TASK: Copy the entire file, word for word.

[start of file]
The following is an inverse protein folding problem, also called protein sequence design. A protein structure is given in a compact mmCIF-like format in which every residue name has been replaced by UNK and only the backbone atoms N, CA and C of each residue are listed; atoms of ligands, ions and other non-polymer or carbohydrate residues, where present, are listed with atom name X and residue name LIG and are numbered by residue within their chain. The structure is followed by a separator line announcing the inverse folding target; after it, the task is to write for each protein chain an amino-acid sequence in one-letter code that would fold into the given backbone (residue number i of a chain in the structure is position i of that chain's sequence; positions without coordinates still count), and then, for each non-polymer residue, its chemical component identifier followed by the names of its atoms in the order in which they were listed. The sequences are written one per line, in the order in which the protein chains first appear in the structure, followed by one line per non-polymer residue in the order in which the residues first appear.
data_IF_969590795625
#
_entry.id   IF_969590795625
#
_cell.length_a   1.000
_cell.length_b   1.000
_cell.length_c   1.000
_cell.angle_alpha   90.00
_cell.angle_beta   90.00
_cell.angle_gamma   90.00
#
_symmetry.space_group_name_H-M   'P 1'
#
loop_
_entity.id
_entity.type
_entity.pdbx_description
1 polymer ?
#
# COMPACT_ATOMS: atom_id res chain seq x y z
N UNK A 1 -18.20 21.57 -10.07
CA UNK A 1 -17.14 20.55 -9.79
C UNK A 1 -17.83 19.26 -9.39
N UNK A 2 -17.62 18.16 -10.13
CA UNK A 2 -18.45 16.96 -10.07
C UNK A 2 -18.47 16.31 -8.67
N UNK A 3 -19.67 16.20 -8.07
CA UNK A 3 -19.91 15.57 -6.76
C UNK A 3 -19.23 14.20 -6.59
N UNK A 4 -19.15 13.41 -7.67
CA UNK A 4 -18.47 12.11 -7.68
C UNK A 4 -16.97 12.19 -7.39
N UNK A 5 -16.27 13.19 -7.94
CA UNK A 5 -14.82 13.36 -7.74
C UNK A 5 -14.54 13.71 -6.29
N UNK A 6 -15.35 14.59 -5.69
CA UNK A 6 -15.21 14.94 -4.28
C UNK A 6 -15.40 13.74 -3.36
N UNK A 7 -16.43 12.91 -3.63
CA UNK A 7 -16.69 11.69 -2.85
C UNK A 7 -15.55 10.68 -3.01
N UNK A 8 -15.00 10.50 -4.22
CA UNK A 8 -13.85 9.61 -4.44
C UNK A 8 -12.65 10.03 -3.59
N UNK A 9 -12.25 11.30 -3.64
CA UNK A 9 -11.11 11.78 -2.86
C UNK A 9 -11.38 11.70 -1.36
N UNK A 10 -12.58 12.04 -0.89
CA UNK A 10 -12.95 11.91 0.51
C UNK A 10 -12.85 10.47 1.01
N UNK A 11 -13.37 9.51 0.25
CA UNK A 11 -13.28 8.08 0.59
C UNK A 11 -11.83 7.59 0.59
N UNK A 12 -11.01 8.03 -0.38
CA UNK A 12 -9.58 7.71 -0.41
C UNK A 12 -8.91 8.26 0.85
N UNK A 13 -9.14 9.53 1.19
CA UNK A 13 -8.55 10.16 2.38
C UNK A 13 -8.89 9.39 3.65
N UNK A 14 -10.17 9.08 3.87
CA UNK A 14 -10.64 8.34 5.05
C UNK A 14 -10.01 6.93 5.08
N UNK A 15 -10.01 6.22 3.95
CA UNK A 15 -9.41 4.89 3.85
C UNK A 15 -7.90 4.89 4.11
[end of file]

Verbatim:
The following is an inverse protein folding problem, also called protein sequence design. A protein structure is given in a compact mmCIF-like format in which every residue name has been replaced by UNK and only the backbone atoms N, CA and C of each residue are listed; atoms of ligands, ions and other non-polymer or carbohydrate residues, where present, are listed with atom name X and residue name LIG and are numbered by residue within their chain. The structure is followed by a separator line announcing the inverse folding target; after it, the task is to write for each protein chain an amino-acid sequence in one-letter code that would fold into the given backbone (residue number i of a chain in the structure is position i of that chain's sequence; positions without coordinates still count), and then, for each non-polymer residue, its chemical component identifier followed by the names of its atoms in the order in which they were listed. The sequences are written one per line, in the order in which the protein chains first appear in the structure, followed by one line per non-polymer residue in the order in which the residues first appear.
data_IF_969590795625
#
_entry.id   IF_969590795625
#
_cell.length_a   1.000
_cell.length_b   1.000
_cell.length_c   1.000
_cell.angle_alpha   90.00
_cell.angle_beta   90.00
_cell.angle_gamma   90.00
#
_symmetry.space_group_name_H-M   'P 1'
#
loop_
_entity.id
_entity.type
_entity.pdbx_description
1 polymer ?
#
# COMPACT_ATOMS: atom_id res chain seq x y z
N UNK A 1 -18.20 21.57 -10.07
CA UNK A 1 -17.14 20.55 -9.79
C UNK A 1 -17.83 19.26 -9.39
N UNK A 2 -17.62 18.16 -10.13
CA UNK A 2 -18.45 16.96 -10.07
C UNK A 2 -18.47 16.31 -8.67
N UNK A 3 -19.67 16.20 -8.07
CA UNK A 3 -19.91 15.57 -6.76
C UNK A 3 -19.23 14.20 -6.59
N UNK A 4 -19.15 13.41 -7.67
CA UNK A 4 -18.47 12.11 -7.68
C UNK A 4 -16.97 12.19 -7.39
N UNK A 5 -16.27 13.19 -7.94
CA UNK A 5 -14.82 13.36 -7.74
C UNK A 5 -14.54 13.71 -6.29
N UNK A 6 -15.35 14.59 -5.69
CA UNK A 6 -15.21 14.94 -4.28
C UNK A 6 -15.40 13.74 -3.36
N UNK A 7 -16.43 12.91 -3.63
CA UNK A 7 -16.69 11.69 -2.85
C UNK A 7 -15.55 10.68 -3.01
N UNK A 8 -15.00 10.50 -4.22
CA UNK A 8 -13.85 9.61 -4.44
C UNK A 8 -12.65 10.03 -3.59
N UNK A 9 -12.25 11.30 -3.64
CA UNK A 9 -11.11 11.78 -2.86
C UNK A 9 -11.38 11.70 -1.36
N UNK A 10 -12.58 12.04 -0.89
CA UNK A 10 -12.95 11.91 0.51
C UNK A 10 -12.85 10.47 1.01
N UNK A 11 -13.37 9.51 0.25
CA UNK A 11 -13.28 8.08 0.59
C UNK A 11 -11.83 7.59 0.59
N UNK A 12 -11.01 8.03 -0.38
CA UNK A 12 -9.58 7.71 -0.41
C UNK A 12 -8.91 8.26 0.85
N UNK A 13 -9.14 9.53 1.19
CA UNK A 13 -8.55 10.16 2.38
C UNK A 13 -8.89 9.39 3.65
N UNK A 14 -10.17 9.08 3.87
CA UNK A 14 -10.64 8.34 5.05
C UNK A 14 -10.01 6.93 5.08
N UNK A 15 -10.01 6.22 3.95
CA UNK A 15 -9.41 4.89 3.85
C UNK A 15 -7.90 4.89 4.11